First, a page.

The Circus (1928), 72 minutes, D: Charles Chaplin
Charlie Chaplin as The Tramp, who is a hit with circus audiences but not as a performer but property man. Without realizing it, The Tramp becomes the star of the show. He falls in love with an equestrienne, the daughter of the circus owner.
Un Chien Andalou (1928, Fr.) (aka An Andalusian Dog), 20 minutes, D: Luis Bunuel
The Crowd (1928), 90-104 minutes, D: King Vidor
One of the greatest silent films. The poignant "everyman's" story of two young people, John (James Murray) and Mary (Eleanor Boardman) who meet, fall in love and marry. As a city clerk in a dead-end job, he and his wife (and family) struggle with life in the big city.
The Docks of New York (1928), 76 minutes, D: Josef von Sternberg
The Last Command (1928), 80 minutes, D: Josef von Sternberg
A silent film classic. After the great Russian Revolution of 1917, an arrogant Imperialist Russian General Dolgorucki/Sergius Alexander (Emil Jannings), commander of Czarist troops, is forced to flee Russia, and comes to America. He finds his way to Hollywood, working on a Hollywood movie lot as a Hollywood extra, making only $7.50/day. He is cast as a Russian general in a film about the Russian Revolution, interestingly, and is humiliated under the direction of another ex-Russian Leo Andreiev (William Powell), a former impoverished actor/revolutionary who suffered under the general's whip. In acting out the role of the Russian general, the elderly man relives his past, but it is too much for him and he falls dead.
La Passion de Jeanne D'Arc (1928, Fr.) (aka The Passion of Joan of Arc), 110 minutes, D: Carl Theodor Dreyer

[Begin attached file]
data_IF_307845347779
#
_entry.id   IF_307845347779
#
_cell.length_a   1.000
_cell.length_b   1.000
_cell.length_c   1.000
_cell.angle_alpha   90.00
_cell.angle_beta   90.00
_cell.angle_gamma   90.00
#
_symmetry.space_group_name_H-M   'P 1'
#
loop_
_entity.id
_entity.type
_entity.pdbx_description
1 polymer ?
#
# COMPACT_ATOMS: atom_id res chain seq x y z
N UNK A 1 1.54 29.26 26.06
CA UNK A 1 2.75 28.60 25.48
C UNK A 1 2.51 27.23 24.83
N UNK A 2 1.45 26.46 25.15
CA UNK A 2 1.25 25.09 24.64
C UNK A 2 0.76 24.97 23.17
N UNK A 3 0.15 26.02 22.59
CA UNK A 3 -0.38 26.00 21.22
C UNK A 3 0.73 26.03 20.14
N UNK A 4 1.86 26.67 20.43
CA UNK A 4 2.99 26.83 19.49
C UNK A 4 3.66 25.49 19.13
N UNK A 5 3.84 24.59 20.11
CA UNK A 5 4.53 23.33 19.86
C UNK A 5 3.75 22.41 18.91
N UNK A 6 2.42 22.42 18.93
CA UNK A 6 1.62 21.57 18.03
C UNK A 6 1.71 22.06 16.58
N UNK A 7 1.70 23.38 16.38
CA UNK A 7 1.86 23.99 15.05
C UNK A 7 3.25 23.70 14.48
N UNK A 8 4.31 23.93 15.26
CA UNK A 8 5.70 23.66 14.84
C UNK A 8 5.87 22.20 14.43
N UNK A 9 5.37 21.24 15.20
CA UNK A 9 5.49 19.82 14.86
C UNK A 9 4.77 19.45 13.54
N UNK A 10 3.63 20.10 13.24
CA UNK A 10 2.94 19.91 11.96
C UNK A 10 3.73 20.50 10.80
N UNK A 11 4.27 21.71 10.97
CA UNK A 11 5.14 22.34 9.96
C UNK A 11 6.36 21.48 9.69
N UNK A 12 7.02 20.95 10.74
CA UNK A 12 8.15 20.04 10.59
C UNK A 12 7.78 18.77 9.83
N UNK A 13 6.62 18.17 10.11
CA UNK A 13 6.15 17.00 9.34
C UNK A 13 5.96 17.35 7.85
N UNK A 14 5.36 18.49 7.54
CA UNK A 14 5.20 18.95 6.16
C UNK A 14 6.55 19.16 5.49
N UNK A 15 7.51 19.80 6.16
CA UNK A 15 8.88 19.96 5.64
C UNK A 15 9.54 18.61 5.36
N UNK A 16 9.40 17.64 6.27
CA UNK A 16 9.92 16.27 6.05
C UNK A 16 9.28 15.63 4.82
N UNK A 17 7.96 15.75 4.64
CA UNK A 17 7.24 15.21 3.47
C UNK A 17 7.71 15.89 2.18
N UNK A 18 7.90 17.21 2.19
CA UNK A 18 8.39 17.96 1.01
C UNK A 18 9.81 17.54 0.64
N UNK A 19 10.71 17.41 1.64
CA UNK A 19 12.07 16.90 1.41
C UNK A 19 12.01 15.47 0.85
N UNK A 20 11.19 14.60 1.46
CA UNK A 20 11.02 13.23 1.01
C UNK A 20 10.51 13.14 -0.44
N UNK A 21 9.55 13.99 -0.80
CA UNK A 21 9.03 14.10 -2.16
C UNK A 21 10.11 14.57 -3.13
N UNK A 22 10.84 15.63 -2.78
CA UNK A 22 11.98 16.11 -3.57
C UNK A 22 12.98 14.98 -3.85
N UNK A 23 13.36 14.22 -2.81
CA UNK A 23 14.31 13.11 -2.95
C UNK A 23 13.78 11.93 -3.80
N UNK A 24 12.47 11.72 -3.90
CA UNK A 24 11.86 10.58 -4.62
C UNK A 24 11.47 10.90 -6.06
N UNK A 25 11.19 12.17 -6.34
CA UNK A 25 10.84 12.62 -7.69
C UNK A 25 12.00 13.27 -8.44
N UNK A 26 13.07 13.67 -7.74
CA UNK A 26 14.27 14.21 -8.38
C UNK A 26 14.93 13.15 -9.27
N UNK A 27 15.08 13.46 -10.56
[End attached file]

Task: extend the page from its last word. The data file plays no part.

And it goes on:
Steamboat Bill, Jr. (1928), 71 minutes, D: Buster Keaton, Charles "Chuck" Reisner
Keaton plays an effeminate college boy (with beret, ukulele, and thin mustache), who returns home to his tough, burly Mississippi riverboat captain father. He falls in love with the daughter of his father's rival steamboat owner. The film includes the dangerous stunt sequence of a building facade falling over on him, and a tremendous cyclone.
The Wind (1928), 82 minutes, D: Victor Seastrom
One of Lillian Gish's greatest achievements in a powerfully dramatic silent film, the last of her silent films. It is the story of a poor young Virginia woman Letty Mason (Lillian Gish), a naive and sheltered girl, who travels to the wind-blown Texas prairie and lives in a dust-bowl town on her cousin's ranch. She takes care of the children, but is disliked by her cousin's wife Cora (Dorothy Cumming) who is jealous of her closeness with her husband and three children. With nowhere to go, she is forced to marry Lige (Lars Hanson), an uncouth, rough cowboy she doesn't love. During a terrific windstorm one night and with her husband absent, she is pursued and nearly raped by a married acquaintance Roddy Wirt (Montagu Love). Letty shoots and kills the attacking rapist in self defense, and attempts to bury his body in the sand, but the constantly shifting sand exposes his hand and body. She becomes hallucinatory, fearful, and half crazed. In the film's climax, her husband returns and brings her strength to face the wind.